I began receiving telegrams and letters from many of the organizations I had previously contacted, and was able to proceed with firm arrangements for performances with Von Karajan and the Berlin Philharmonic, the Salzburg Festival, the New York Philharmonic, the Chicago Symphony, and Carnegie Hall. Ronald Wilford of Columbia Artists Management (CAMI) also contacted me to help organize Micheangeli's American appearances. I was dazed suddenly to find myself the world representative for one of the greatest living pianists. My enthusiasm and passion were such that I did not even consider this "work." I was determined to overcome any obstacles in my way. As it turned out, there were many—including those created by the Maestro, who was rightly considered to be one of the world's most difficult and demanding artists. I worked like a demon, feeling I was suddenly confronted with the challenge of my life. It was suspense, Hitchcock style, all the way.
1 From The Years of Peregrination: Reveries of a Pianist, by Lazar Berman. Published posthumously in 2006; translated from the original German.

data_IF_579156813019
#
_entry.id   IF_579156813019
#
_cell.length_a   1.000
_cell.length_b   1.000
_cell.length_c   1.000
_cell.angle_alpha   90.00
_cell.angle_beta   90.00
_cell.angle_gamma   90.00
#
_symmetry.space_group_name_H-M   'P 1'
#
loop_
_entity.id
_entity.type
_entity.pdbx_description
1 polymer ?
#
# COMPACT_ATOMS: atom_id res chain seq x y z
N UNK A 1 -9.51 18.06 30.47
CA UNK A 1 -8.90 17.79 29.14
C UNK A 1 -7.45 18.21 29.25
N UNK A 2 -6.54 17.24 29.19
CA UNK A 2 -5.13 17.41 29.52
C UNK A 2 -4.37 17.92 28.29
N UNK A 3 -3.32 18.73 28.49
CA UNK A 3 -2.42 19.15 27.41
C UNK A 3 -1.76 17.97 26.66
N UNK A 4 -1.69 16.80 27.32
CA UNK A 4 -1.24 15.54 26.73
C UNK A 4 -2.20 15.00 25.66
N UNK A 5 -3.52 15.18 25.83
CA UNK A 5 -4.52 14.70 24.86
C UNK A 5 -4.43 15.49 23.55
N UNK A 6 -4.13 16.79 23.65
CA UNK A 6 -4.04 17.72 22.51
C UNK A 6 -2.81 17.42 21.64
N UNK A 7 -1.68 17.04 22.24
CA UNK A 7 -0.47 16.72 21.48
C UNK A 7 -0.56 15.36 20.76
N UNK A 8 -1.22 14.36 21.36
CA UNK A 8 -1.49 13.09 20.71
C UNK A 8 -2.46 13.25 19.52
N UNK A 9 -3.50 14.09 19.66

Memoirs of an Impresario, by Jacques Leiser, will be published later this spring as an e-book, and it will be available on Amazon.com. This personal account of Leiser's experiences with legendary musicians spans more than seventy years; in addition to detailed accounts of his close work with Berman, Michelangeli, and Richter, it also includes discussion of artists including Arrau, Callas, Casals, Cortot, Cziffra, Horowitz, Pollini, Sokolov, Zimerman, and many, many more. The inclusion of Leiser's personal photographs, the feature of a Louvre exhibit, provide a visual account of historical significance. The book is dedicated to Alan Walker and includes a foreword by Ted Libbey.